As the floor opened up to questions, moderated by Justin Smith, Forbes College Director of Student Life, it was clear that members of the audience, whether attending in person or online, were eager to hear more. One question from the audience asked both panelists about the writing process – how they deal with creating something personal “immortalized in its current form.”

Justin Smith Introducing Focus Event

Broom responded by describing something akin to a sense of detachment. “I think that's one of the ways that I can't think of it as a story of myself, because it's a story of me in a particular world, which is different from the story of myself. Maybe one day I can write that so I don't think of it actually. In such personal terms. Maybe it's like a psychic trick.” She recalled interviewing friends and family, trying to transform their stories into the stories of characters rather than stories that intertwined with her own, equal parts defense mechanism and journalistic technique.

Another student asked the panelists about how they knew when they were ready to return to their experiences, especially difficult ones, in order to put them down in words. Broom answered that this was something she had struggled with while she wrote The Yellow House. She credited being a regular journal-keeper with allowing her to return to specific memories with a clear head. It did not make it easier for her to revisit loss and pain, but she did not have to contend with pinning down the facts at the same time as she did the emotional labor of writing.

Broom and Perry then turned the conversation toward their mutual love of wandering. They agreed that a place, especially a city, was almost impossible to understand without wandering through it on foot. “It tells you so much when you're in a place that encourages walking,” Broom said. “You have a different kind of mentality about the place, about the people of that place. New Orleans East, one of the big tells about changing was the driving culture that no one was walking. I mean, it's like going to L.A. you know? When you see the few souls at the bus stop … that's just not meant to be. They don't value, right, this sort of closeness and way of being on the street level.”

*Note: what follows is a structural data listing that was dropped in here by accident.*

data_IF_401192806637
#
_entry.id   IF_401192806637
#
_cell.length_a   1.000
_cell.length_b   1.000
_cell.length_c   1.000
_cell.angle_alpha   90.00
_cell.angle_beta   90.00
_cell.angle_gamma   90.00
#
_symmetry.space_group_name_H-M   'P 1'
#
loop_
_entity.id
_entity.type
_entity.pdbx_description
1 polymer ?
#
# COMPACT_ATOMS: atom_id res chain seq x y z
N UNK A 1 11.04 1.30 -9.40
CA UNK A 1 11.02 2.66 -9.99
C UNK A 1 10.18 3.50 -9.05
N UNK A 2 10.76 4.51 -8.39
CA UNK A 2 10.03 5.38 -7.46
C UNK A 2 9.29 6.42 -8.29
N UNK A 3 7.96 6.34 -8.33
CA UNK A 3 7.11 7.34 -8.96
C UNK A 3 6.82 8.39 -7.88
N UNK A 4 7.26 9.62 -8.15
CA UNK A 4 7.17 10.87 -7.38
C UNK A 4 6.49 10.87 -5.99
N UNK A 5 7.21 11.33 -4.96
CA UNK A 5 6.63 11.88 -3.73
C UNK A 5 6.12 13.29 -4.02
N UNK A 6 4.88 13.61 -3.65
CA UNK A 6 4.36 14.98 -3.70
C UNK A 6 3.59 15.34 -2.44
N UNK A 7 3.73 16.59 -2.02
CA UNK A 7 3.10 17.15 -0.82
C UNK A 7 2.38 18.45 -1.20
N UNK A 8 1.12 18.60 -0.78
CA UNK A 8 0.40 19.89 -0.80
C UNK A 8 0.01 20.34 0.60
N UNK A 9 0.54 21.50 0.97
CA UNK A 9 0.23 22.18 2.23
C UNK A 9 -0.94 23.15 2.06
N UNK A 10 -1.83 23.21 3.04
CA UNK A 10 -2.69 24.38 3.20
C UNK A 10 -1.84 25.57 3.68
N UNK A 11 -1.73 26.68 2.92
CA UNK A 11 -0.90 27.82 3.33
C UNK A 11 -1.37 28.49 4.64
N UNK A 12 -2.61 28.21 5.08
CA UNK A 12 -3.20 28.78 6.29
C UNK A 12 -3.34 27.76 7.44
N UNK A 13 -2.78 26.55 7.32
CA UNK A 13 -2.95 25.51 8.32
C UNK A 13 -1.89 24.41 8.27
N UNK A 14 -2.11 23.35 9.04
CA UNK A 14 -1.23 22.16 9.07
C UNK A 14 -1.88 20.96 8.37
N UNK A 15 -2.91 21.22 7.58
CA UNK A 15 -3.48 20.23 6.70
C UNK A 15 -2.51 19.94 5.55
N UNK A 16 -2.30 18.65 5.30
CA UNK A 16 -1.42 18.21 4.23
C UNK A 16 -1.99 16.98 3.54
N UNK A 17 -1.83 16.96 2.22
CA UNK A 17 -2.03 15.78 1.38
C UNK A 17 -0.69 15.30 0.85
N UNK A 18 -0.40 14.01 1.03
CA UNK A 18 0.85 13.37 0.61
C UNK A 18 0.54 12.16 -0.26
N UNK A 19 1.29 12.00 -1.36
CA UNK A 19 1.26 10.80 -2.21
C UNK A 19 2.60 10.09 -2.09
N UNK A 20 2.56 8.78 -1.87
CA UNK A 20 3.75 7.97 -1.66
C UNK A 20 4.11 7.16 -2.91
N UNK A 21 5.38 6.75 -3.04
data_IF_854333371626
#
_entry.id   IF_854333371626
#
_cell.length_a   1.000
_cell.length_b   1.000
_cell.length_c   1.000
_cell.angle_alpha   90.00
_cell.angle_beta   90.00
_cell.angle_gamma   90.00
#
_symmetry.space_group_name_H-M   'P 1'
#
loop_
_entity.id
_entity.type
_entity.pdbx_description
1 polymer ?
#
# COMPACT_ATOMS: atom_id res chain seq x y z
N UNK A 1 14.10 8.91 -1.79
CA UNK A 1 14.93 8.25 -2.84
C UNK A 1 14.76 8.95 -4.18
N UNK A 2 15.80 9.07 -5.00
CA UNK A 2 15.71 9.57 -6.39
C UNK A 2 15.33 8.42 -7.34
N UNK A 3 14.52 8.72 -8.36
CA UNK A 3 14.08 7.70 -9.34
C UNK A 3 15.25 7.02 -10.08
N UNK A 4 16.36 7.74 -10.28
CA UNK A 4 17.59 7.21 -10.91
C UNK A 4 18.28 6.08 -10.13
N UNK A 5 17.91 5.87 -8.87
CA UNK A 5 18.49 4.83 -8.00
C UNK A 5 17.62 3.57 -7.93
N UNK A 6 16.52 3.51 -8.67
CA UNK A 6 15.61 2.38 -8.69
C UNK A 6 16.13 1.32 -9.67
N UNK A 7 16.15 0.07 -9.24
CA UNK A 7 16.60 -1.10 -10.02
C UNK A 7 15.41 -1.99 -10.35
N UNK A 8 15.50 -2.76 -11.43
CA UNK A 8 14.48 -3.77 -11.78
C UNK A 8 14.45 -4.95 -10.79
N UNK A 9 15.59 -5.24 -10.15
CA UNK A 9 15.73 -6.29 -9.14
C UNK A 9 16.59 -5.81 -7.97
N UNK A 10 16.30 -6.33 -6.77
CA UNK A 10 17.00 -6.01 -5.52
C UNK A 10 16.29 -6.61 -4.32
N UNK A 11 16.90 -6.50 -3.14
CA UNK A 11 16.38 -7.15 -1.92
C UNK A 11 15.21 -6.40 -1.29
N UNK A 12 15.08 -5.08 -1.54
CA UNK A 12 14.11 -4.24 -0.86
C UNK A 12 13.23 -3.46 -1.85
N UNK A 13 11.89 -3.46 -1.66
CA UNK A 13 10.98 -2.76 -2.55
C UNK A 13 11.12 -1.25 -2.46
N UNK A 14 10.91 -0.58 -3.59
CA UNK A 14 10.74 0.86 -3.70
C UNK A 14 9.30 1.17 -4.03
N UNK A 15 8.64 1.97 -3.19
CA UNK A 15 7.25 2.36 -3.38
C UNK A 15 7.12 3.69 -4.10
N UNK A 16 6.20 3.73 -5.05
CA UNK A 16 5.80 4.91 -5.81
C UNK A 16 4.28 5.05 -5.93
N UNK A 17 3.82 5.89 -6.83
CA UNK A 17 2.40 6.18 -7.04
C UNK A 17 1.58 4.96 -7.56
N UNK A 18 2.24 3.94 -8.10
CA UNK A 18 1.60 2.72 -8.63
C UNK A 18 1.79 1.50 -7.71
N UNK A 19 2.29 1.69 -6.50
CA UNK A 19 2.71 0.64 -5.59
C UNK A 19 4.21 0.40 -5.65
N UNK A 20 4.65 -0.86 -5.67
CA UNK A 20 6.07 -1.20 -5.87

Perry chimed in that her hometown, Birmingham, was also becoming less and less walkable, and that has a profound impact on the lines that separate communities. “It’s not a wandering place at all, right? I think there's so many different cultures of the South because it's one of those places that holds you at a distance. It's not a place, you know, where people aren't gracious, but part of [the distance] is because you can't even make your way into the neighborhood, right?”

One of the last questions brought the conversation back to Princeton itself. An audience member asked Broom about a scene in her book in which she described her mother dropping her off at school, and feeling profoundly mismatched with the school’s culture. “What advice,” they asked, “would you give students who may feel similarly about Princeton?”

Broom briefly ran through the scene, remembering the sense of shame and displacement she felt as her mother dropped her off – worrying about fitting in and worrying that there was something “lesser” about her or her family. “There's such danger, I've come to know, in conflating the sort of circumstances of your life with who you are …  that moment of shame, of not claiming who I am, who my mother is all, these beautiful things that she has created and made for us was a way of distancing myself.”

Audience members ask a question

Her advice to the student was simple: “to not conflate, to not imagine that the circumstances are you. And to again, go back to whatever that home is that exists, whether you’re in Princeton or not.”

Perry also spoke briefly about the idea of being “misfitted” to an institution, and the cognitive dissonance that results from it. She urged students to “keep in mind that when you are a member of any institution, you become part of its creation. You are co-creator of what this place is. So, absolutely, you know, having that experience, part of the responsibility becomes making [the institution] different.” She reminded students about the power they hold even within the most mythologized institutions, and of the power of individuals to change narratives rather than just be swept away by them.

The conversation covered an enormous amount of territory – it touched on literature, philosophy, race, and community, but also much more. The full recording can be found here. Please continue to check the ODUS FOCUS website for upcoming events and additional resources during the spring semester.